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Bob Doto (9 years ago) Reply

Diligent Ape. The sexual orientation of the two women only comes across as "shocking" or "progressive" because media has typically relegated these relationships to so-called shocking and progressive genres. If same-sex relationships historically had any substantial place in media, you would see her relationship to her female lover as just that, a relationship like any other. Thankfully horror has been one of the few genres that has actually allowed for previously marginalized voices to be heard. That's part of what makes horror so offensive to many people. Not just the gore. People write what they know and relate to. I have homosexual characters in my writing, because, duh, homosexuals feature in my life quite prominantly. I don't see anything shocking or progressive about their blood or skin.

This whole idea that "the lesbian relationship didn't have to be there" is really strange. Only those uncomfortable with said relationships would even think of it as "out of place" etc. What a shame.

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Anonymous (9 years ago) Reply

@ Bob Doto :

You immediately label people as homophobes because they found a tacky, juvinile, softcore-porn sequence unnecessary to the film??

I personally found the scene completely uncessary and thought it reaked of school-boy 'LESBIANS ARE HOT!' attitude. Clearly inserted by the film maker because he wanted it, not because it gave the characters any more depth, nor because he was willing to make the characters realistic or their relationship meaningful.

Now if the sequence had been anything like the intimate scenes between Omar and his partners in The Wire, then I can understand its purpose in the film - those are character building sequences - the scene in Z3D5 was simply a sad attempt at tittilation.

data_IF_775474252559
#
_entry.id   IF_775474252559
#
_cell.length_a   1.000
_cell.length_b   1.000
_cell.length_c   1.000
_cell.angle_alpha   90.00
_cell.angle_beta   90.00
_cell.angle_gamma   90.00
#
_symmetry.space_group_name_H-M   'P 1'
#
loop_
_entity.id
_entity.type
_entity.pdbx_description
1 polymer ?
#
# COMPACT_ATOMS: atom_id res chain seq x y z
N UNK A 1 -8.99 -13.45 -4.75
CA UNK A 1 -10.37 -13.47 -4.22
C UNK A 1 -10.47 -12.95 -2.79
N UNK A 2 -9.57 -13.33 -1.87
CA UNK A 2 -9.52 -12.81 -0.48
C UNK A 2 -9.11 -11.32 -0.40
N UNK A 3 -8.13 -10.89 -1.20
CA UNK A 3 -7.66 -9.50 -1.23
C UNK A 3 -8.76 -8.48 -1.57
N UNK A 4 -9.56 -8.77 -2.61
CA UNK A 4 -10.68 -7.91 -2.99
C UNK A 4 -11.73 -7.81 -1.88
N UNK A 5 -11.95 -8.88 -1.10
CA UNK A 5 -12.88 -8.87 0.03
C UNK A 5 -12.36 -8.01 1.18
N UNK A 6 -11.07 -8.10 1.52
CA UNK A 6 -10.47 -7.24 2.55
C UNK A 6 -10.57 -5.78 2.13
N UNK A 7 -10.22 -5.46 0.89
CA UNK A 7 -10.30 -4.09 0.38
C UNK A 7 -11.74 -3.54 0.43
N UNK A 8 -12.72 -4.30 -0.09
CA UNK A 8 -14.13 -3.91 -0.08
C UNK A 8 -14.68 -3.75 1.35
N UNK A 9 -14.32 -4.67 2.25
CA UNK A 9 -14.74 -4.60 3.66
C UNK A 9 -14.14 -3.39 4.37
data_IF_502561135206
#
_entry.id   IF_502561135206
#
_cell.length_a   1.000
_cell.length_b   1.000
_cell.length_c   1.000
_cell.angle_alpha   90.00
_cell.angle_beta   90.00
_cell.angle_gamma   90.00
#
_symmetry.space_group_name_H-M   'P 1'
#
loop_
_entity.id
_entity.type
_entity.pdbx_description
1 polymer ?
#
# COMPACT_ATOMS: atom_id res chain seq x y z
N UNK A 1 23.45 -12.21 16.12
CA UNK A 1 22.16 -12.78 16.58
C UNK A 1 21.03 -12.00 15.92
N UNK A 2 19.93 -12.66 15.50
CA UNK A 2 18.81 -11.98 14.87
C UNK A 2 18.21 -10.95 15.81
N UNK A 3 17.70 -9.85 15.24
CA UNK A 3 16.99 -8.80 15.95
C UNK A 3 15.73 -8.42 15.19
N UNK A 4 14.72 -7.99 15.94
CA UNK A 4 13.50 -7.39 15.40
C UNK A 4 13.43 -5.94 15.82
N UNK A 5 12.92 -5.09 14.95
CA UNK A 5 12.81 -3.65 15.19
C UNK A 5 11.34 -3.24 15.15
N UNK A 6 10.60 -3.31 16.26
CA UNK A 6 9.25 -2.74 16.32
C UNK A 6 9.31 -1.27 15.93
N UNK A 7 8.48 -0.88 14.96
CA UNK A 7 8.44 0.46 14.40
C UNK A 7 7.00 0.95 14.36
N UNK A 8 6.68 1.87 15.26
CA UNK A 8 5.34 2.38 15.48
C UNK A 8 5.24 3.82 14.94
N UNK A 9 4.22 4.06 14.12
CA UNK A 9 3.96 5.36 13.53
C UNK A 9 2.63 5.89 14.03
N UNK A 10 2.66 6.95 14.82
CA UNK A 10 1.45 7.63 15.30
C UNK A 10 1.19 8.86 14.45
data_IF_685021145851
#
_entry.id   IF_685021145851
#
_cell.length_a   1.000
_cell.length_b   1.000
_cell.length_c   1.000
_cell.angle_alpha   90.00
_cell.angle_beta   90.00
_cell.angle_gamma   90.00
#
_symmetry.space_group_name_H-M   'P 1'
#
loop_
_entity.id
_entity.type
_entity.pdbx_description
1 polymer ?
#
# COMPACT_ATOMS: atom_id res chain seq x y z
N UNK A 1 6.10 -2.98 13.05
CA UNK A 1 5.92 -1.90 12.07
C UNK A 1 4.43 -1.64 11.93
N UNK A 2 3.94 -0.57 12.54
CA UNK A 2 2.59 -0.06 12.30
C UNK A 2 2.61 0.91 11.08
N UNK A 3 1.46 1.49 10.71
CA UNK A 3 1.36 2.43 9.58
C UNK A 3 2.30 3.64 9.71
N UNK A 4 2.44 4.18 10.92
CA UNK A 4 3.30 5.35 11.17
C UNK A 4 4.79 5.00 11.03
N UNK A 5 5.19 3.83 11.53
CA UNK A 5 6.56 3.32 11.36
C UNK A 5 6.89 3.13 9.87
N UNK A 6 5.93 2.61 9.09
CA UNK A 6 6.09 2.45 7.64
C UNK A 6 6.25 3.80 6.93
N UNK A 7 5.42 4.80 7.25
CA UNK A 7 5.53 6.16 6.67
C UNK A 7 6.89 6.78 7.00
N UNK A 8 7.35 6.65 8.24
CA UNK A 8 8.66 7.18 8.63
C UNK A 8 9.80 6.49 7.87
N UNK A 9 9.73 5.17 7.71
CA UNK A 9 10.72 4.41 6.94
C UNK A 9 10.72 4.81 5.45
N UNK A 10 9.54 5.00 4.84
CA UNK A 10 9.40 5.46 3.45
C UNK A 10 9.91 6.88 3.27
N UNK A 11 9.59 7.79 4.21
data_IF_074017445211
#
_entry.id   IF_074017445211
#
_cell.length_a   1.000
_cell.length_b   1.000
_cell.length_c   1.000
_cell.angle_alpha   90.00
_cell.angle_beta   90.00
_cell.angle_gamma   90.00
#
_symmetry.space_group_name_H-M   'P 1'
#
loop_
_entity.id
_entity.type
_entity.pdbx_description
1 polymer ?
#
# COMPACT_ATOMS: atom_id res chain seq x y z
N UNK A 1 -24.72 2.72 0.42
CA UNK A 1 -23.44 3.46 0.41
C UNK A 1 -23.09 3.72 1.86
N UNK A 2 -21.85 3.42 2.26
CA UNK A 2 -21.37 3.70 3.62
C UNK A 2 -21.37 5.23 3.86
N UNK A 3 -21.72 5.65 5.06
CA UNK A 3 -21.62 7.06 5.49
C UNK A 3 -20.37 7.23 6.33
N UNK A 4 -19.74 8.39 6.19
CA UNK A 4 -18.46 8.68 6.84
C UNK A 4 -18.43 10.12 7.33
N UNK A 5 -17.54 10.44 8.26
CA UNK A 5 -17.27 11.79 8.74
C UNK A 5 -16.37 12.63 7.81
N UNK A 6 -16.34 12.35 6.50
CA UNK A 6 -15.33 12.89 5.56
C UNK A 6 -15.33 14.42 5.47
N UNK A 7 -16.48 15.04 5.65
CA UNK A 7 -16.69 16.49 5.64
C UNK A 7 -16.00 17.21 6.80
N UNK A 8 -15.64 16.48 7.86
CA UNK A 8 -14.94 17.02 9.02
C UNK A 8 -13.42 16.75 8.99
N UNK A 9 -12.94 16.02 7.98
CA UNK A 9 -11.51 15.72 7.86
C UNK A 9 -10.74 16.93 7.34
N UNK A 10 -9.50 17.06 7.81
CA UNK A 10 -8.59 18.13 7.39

Totally unecessary.

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Bob Doto (9 years ago) Reply

I didn't call anyone a homophobe. I said that the scene only appears forced because of how same-sex relationships are not normalized in society. And that if you had experienced them as normal you'd be less likely to assume that they are for shock value. I'm not saying the filmmaker didn't place the scene for shock value. For all I know s/he could be of a similar ilk. I'm saying that no one would have balked if there was a, what 3 second!!!, heterosexual kissing scene in the film. And there's a real reason for that. To pawn it off on some "narrative continuity" issue sounds a bit veiled to me. Why? Because it is.

That said, in my opinion the kissing scene only added to what little we know about the character. You don't need to earn a same-sex kissing scene that lasts 3 seconds. You can just put it in. Have it tell us a little something extra and be done with it.

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Bob Doto (9 years ago) Reply

And, never to be outdone, let me just seal this and wrap it up. The reason I called Diligent out a little was because of his criteria for determining whether or not a same-sex scene is "worthy" of its frames.